Severe and moderate drought conditions have triggered water bans in an increasing number of communities. Local rivers are at an all-time low due to lack of rain and farmers are facing a very difficult growing season.
“I am really shocked at how low some of the creek flows are and how low the aquifers are,” David Boutt, a professor in the UMass Amherst Department of Geosciences, told the Herald this week. “It’s shocking how quickly the flow levels have dropped.”
Very shallow rivers, including the Ipswich River in the northeastern part of the state, have led officials to ban outdoor water use in many communities.
The Ipswich River is at an all-time low for this time of year, according to Ryan O’Donnell, program coordinator for the Ipswich River Watershed Association. The most up-to-date measurement for the river’s flow rate was 0.17 cubic feet per second, which is about 50 times less than the median flow rate of 9 cubic feet at this time of year.
After significant rainfall last summer, the measurement at this time last year was 80 cubic feet. That’s about 450 times the flow rate this summer.
“It’s pretty dramatic,” O’Donnell said. “The exact opposite of this year.
“We are in a critical drought situation right now, so it’s certainly not ideal and it’s hard to know when there will be relief,” he added.
The incredibly low river is a major threat to aquatic life, O’Donnell noted.
He pointed out that people need to conserve water, especially outdoors with lawns. This would help reduce consumption and reduce stress on the river.
“Let your lawns turn brown,” added O’Donnell. “It’s okay for them to turn brown over a period of time. Eventually they will come back. ”Drought also has a significant impact on farmers during the growing season. Farmers are forced to heavily irrigate potatoes, corn and other thirsty crops, Boutt said.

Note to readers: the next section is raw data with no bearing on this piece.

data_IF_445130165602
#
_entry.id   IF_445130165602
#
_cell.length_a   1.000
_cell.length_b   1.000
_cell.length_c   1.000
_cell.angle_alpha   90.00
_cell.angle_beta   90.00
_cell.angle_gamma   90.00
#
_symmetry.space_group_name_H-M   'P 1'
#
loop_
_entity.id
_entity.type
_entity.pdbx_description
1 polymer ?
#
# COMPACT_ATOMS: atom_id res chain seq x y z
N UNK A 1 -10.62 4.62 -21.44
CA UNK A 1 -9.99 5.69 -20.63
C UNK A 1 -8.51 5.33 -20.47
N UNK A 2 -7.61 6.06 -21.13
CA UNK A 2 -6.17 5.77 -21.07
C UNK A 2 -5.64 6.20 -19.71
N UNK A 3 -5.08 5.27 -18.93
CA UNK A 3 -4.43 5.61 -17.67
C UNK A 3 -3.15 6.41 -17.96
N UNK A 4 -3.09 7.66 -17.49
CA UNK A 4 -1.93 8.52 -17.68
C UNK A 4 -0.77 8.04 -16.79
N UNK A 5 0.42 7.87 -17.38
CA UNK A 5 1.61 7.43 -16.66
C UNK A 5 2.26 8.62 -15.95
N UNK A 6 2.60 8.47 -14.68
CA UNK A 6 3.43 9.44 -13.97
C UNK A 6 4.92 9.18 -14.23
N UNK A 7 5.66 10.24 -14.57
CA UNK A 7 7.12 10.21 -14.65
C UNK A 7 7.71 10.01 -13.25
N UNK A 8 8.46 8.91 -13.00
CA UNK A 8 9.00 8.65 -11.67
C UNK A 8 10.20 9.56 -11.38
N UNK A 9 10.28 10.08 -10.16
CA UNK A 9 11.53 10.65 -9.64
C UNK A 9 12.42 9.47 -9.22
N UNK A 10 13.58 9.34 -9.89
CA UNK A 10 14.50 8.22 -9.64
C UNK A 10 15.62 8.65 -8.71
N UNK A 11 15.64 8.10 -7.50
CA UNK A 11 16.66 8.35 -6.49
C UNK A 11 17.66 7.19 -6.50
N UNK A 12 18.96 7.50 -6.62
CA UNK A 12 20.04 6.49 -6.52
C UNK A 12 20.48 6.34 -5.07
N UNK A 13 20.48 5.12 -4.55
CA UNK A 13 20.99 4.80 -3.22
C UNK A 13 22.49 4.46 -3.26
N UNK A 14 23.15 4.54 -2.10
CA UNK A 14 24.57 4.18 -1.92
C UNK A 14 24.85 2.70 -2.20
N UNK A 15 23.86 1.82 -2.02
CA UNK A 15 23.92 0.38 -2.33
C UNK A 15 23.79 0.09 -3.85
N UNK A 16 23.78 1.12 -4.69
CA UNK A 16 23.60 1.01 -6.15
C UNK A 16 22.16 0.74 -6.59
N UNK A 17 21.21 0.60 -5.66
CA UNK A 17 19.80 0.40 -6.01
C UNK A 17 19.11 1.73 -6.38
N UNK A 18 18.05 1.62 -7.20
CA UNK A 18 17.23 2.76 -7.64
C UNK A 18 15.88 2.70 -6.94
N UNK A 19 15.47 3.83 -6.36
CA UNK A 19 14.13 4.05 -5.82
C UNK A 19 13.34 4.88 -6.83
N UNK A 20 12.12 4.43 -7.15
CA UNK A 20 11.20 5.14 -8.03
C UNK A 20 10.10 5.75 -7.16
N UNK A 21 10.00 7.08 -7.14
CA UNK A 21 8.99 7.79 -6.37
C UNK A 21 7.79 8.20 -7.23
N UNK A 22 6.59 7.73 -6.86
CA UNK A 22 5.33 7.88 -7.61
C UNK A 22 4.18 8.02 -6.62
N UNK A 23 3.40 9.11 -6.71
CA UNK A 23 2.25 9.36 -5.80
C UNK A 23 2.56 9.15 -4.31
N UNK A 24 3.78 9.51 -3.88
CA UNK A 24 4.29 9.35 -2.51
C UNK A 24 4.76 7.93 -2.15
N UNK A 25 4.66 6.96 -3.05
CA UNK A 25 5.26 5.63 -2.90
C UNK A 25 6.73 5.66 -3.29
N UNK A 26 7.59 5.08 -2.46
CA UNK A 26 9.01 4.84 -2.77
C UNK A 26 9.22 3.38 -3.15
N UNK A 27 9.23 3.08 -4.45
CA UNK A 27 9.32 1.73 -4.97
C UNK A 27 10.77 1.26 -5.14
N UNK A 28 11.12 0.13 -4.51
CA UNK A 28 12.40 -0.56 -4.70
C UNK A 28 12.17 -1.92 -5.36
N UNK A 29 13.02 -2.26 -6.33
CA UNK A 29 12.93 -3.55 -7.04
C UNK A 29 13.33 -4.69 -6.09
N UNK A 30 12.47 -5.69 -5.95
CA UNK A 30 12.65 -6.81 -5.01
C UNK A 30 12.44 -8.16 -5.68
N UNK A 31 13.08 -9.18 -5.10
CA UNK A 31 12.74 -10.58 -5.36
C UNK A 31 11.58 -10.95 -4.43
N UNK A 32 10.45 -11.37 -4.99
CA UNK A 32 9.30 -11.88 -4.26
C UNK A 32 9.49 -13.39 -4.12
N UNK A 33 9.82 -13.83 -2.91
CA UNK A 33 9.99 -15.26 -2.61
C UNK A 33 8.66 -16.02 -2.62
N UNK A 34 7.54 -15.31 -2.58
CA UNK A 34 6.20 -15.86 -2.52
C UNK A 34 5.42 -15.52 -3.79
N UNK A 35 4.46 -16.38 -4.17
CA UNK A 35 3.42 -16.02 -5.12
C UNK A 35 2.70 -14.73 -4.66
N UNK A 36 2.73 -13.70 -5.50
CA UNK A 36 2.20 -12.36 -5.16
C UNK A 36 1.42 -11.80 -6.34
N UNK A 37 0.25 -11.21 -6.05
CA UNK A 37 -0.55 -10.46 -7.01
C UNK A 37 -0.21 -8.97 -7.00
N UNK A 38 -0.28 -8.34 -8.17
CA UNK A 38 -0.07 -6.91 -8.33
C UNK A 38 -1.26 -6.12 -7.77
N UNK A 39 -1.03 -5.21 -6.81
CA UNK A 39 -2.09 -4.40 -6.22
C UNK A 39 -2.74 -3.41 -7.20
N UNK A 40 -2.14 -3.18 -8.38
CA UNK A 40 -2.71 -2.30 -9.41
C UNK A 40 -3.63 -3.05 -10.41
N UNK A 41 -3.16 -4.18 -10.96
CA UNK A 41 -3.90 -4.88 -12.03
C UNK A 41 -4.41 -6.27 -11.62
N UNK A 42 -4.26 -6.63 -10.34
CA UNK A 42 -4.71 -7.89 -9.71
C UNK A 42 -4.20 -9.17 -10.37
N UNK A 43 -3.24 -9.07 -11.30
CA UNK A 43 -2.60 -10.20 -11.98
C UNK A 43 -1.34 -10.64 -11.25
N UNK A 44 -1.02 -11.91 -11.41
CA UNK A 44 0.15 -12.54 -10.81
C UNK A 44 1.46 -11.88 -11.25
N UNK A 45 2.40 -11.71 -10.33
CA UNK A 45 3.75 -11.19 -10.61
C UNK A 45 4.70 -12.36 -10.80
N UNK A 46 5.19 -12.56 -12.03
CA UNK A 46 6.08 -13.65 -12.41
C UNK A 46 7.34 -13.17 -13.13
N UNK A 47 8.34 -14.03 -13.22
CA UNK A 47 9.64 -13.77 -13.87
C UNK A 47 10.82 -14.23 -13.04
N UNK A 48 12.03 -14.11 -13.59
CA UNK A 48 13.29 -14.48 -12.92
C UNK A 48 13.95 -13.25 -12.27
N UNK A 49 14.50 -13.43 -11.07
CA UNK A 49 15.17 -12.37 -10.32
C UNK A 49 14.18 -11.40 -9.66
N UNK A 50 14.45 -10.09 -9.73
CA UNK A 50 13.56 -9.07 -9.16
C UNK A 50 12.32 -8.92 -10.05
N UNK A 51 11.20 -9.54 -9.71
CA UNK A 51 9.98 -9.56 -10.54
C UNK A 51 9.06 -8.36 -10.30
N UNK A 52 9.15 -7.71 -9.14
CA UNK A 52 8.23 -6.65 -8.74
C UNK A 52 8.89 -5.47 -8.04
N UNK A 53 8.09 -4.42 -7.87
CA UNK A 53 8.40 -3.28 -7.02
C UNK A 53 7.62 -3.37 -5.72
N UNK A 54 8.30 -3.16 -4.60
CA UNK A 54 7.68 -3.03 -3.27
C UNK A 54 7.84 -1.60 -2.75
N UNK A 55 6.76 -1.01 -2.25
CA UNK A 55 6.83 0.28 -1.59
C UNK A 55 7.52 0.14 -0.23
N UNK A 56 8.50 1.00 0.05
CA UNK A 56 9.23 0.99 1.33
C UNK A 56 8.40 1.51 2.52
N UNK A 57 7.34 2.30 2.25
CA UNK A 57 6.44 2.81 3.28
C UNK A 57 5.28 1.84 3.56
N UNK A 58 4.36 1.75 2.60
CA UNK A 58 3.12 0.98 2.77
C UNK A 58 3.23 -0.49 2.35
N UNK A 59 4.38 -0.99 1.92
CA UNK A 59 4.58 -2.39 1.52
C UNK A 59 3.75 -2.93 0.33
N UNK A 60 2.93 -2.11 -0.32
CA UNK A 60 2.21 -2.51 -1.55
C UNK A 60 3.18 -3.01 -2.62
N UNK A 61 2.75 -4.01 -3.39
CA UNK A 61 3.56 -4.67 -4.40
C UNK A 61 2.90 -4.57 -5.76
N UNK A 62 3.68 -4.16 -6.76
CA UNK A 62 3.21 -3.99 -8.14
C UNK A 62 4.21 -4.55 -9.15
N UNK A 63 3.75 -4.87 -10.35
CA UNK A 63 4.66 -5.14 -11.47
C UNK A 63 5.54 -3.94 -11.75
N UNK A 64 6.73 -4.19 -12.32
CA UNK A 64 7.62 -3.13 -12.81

“Since we tackled it in 2016 and 2020, the larger farms know how to do it now and they know how to survive,” added Boutt, a hydrogeologist. “But those farmers who aren’t so lucky to have an irrigation system installed and access to water are definitely struggling.”
The region in recent years has fluctuated between truly humid periods and abnormally dry periods during the growing season.
“Summer patterns are bringing us many storm systems from the Gulf coast or high pressure systems that create and prevent significant rainfall events,” said Boutt.
“One of the general predictions of a warming world is the intensification of the hydrological cycle,” he added. “When it’s wet, it’s wetter. When it’s dry, it’s drier. We are seeing it in play here in New England. ”
Beth Card, Massachusetts secretary of energy and environment, declared a critical level 3 drought in the northeastern and central regions of the state. The Southeast and Connecticut River Valley regions are in the Level 2 significant drought category and the Cape Cod, Islands and Western regions are in the Level 1 mild drought category.
Card said in a statement, “As the state endures high temperatures and little rainfall, it is now more critical than ever that we all practice water conservation methods across the Commonwealth.”